When I started at the Graduate Center, I didn’t anticipate how much I would love teaching, or how my students would eat up all of the time I gave them, or how I would pore over their papers and my lecture notes on the subway. And at home in the evenings. And on weekends. And on holidays... I didn’t anticipate how energized teaching a class would leave me feeling, or how the questions my students asked and the progress they made could affirm my faith in the future, or how commiserating with my colleagues about the broader social and institutional difficulties facing educators could temper that idealism with a cold dose of realism, or how heavy the weight of responsibility is when you’re sitting on the other side of the teacher’s desk.
When I started at the Graduate Center, I didn’t think that New York City would be so awesome – so vibrant, so surprising, so picturesque. Or so expensive. Or, over a decade into the 21st century, that there would still be so much to protest about and demonstrate against: the NYPD’s stop and frisk policy, the Occupy Wall Street movement, minimum wage negotiations, or the more recent deaths of Eric Garner and Freddie Gray.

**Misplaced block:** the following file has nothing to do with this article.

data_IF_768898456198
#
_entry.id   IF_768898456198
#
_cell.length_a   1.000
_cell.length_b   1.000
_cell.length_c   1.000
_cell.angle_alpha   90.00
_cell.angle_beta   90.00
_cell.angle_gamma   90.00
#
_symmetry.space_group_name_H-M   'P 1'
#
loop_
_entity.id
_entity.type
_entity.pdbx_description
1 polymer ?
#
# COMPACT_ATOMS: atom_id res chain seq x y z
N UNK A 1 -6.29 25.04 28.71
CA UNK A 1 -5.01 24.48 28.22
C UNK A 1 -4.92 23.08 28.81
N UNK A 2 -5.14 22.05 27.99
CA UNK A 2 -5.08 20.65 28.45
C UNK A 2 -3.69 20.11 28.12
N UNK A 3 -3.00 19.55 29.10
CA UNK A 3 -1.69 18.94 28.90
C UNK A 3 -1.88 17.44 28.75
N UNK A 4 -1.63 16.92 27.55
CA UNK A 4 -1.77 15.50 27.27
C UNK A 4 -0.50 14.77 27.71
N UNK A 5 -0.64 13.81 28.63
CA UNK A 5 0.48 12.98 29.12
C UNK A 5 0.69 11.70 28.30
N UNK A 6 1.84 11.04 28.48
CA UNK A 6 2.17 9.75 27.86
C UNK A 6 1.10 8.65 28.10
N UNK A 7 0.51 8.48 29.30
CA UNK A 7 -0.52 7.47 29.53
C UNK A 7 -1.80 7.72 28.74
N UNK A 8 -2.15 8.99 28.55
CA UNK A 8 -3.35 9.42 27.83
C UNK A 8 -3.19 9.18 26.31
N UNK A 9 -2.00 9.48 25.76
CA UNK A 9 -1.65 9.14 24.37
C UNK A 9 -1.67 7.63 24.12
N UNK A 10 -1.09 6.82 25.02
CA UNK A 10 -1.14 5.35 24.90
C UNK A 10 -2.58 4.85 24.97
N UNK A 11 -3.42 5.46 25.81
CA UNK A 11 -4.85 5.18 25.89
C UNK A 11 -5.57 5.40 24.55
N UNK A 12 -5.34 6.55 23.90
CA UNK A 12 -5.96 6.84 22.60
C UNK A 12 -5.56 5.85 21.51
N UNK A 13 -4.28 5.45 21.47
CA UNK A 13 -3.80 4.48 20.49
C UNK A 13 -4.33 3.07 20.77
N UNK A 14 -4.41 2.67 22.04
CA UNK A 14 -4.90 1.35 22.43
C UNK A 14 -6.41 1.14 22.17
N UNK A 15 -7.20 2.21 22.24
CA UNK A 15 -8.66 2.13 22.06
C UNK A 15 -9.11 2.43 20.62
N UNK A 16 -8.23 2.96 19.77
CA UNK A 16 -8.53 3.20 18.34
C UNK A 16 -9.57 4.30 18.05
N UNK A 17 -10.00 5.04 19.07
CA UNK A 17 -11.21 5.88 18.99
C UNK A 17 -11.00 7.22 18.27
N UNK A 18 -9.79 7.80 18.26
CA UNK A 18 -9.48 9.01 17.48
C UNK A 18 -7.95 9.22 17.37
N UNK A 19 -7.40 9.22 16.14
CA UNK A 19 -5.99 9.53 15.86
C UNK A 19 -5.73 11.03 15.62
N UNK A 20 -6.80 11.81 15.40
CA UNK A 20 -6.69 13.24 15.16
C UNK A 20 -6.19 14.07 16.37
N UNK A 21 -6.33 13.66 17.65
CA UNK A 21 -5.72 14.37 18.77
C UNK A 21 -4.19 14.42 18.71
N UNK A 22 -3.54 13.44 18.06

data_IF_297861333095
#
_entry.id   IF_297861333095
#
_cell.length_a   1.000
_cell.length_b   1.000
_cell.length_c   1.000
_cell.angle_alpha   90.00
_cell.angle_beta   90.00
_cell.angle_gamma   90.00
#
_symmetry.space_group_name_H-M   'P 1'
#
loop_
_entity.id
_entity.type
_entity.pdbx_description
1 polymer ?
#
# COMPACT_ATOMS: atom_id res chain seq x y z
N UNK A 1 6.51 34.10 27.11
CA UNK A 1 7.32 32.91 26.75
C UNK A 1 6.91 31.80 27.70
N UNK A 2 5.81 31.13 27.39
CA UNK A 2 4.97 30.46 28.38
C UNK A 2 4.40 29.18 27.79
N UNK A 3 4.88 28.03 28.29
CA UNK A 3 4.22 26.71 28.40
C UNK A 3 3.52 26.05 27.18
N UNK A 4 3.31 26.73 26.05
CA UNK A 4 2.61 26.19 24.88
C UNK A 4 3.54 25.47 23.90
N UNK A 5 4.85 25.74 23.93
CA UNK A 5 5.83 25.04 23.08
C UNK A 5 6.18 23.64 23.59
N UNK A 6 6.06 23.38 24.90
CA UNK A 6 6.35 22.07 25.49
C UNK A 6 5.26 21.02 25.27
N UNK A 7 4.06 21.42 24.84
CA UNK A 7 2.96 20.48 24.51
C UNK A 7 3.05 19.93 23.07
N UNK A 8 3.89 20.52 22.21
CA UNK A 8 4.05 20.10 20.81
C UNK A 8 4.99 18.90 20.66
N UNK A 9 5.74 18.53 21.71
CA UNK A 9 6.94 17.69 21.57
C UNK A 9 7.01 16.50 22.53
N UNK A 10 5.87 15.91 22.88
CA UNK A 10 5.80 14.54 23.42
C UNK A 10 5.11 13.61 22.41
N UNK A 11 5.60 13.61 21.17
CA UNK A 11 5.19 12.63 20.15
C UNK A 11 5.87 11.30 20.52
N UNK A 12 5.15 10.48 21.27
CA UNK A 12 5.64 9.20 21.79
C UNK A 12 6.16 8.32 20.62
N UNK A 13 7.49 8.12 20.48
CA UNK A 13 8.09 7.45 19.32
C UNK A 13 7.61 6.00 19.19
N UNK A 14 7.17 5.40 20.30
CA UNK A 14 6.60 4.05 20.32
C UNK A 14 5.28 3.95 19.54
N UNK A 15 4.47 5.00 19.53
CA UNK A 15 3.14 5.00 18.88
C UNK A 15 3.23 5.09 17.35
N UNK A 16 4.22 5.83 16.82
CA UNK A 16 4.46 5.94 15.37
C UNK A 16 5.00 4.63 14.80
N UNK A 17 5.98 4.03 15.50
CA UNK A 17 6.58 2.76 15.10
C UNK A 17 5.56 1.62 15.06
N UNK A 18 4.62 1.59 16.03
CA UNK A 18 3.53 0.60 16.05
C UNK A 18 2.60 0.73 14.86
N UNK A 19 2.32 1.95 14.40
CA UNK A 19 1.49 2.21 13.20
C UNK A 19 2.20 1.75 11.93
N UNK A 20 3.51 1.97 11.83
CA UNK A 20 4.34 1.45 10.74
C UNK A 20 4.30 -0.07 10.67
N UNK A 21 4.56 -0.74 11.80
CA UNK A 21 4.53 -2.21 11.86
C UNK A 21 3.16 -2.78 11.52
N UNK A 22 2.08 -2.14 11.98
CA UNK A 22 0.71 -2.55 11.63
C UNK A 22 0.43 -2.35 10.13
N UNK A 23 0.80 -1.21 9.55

I had no idea my fellow doctoral students would be so damned smart – every single one of them – and that their comments during seminars, or lingering in one of the gray hallways after seminar was over, or in the middle of a party, or even on a facebook post could be so consistently compelling and thoughtful. Their intellectual curiosity and fidelity to academic inquiry aren’t switches that turn on and off but rather are integral parts of who they are and how they interact with the world. I also had no idea anyone could be so passionate about Robert’s Rules of Order. Thank you, Friday night Doctoral Student Council meetings.
I didn’t anticipate how intimidating and inspiring my fellow students’ breadth and depth of skills would be. I assumed that the music department would be filled with talented young professionals who came here to be a part of one of the most diverse and high-caliber music scenes on earth and to study with innovative musicians and scholars, but I didn’t realize that I would find my fellow students’ artistry and worldview as musicians so invigorating, or that my classes would be filled with players and composers with whom I would want to continue working and making music for the rest of my life. Just like students from other disciplines at the Graduate Center, my musical colleagues here are fierce and impressive in terms of their abilities, expertise, and accolades; they perform not only with impeccable skill but also with purpose; they explore a wide palette of new sounds and musical ideas rather than retreating into the cocoon of complacency; they are concerned with reaching and meaningfully engaging new listeners, making what we do relevant while retaining artistic integrity; and they embrace the beautiful diversity of musical experiences from around the world with respect and intellectual curiosity.